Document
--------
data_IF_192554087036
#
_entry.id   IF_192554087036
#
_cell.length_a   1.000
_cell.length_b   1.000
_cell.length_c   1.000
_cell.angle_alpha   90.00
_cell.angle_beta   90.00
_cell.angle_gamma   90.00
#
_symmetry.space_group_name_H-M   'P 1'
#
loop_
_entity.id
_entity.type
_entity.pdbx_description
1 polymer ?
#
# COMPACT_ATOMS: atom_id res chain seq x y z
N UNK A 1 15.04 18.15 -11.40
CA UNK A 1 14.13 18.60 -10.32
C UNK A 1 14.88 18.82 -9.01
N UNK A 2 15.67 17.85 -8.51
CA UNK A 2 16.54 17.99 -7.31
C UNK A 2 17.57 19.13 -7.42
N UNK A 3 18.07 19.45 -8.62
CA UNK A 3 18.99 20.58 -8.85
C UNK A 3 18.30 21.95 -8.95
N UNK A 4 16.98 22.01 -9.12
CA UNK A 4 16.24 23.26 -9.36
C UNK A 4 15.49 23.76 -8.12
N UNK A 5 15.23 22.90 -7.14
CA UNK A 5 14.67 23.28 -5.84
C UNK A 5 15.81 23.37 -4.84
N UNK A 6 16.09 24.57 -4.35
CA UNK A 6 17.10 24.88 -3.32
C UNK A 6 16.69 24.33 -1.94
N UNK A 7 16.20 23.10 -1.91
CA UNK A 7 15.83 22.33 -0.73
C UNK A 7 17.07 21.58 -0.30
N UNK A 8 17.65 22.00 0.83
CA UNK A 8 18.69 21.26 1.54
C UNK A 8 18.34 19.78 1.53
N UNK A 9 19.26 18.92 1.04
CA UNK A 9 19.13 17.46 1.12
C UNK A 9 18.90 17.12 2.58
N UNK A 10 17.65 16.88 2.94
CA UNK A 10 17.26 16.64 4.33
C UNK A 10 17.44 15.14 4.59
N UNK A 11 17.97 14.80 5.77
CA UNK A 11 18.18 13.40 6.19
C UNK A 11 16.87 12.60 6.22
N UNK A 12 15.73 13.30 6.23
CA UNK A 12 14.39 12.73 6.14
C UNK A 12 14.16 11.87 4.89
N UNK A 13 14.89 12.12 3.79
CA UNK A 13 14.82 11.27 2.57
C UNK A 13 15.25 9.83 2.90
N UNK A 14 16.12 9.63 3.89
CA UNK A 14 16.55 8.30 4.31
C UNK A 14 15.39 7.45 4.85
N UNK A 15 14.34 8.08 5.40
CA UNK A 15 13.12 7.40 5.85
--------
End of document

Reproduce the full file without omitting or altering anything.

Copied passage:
data_IF_192554087036
#
_entry.id   IF_192554087036
#
_cell.length_a   1.000
_cell.length_b   1.000
_cell.length_c   1.000
_cell.angle_alpha   90.00
_cell.angle_beta   90.00
_cell.angle_gamma   90.00
#
_symmetry.space_group_name_H-M   'P 1'
#
loop_
_entity.id
_entity.type
_entity.pdbx_description
1 polymer ?
#
# COMPACT_ATOMS: atom_id res chain seq x y z
N UNK A 1 15.04 18.15 -11.40
CA UNK A 1 14.13 18.60 -10.32
C UNK A 1 14.88 18.82 -9.01
N UNK A 2 15.67 17.85 -8.51
CA UNK A 2 16.54 17.99 -7.31
C UNK A 2 17.57 19.13 -7.42
N UNK A 3 18.07 19.45 -8.62
CA UNK A 3 18.99 20.58 -8.85
C UNK A 3 18.30 21.95 -8.95
N UNK A 4 16.98 22.01 -9.12
CA UNK A 4 16.24 23.26 -9.36
C UNK A 4 15.49 23.76 -8.12
N UNK A 5 15.23 22.90 -7.14
CA UNK A 5 14.67 23.28 -5.84
C UNK A 5 15.81 23.37 -4.84
N UNK A 6 16.09 24.57 -4.35
CA UNK A 6 17.10 24.88 -3.32
C UNK A 6 16.69 24.33 -1.94
N UNK A 7 16.20 23.10 -1.91
CA UNK A 7 15.83 22.33 -0.73
C UNK A 7 17.07 21.58 -0.30
N UNK A 8 17.65 22.00 0.83
CA UNK A 8 18.69 21.26 1.54
C UNK A 8 18.34 19.78 1.53
N UNK A 9 19.26 18.92 1.04
CA UNK A 9 19.13 17.46 1.12
C UNK A 9 18.90 17.12 2.58
N UNK A 10 17.65 16.88 2.94
CA UNK A 10 17.26 16.64 4.33
C UNK A 10 17.44 15.14 4.59
N UNK A 11 17.97 14.80 5.77
CA UNK A 11 18.18 13.40 6.19
C UNK A 11 16.87 12.60 6.22
N UNK A 12 15.73 13.30 6.23
CA UNK A 12 14.39 12.73 6.14
C UNK A 12 14.16 11.87 4.89
N UNK A 13 14.89 12.12 3.79
CA UNK A 13 14.82 11.27 2.57
C UNK A 13 15.25 9.83 2.90
N UNK A 14 16.12 9.63 3.89
CA UNK A 14 16.55 8.30 4.31
C UNK A 14 15.39 7.45 4.85
N UNK A 15 14.34 8.08 5.40
CA UNK A 15 13.12 7.40 5.85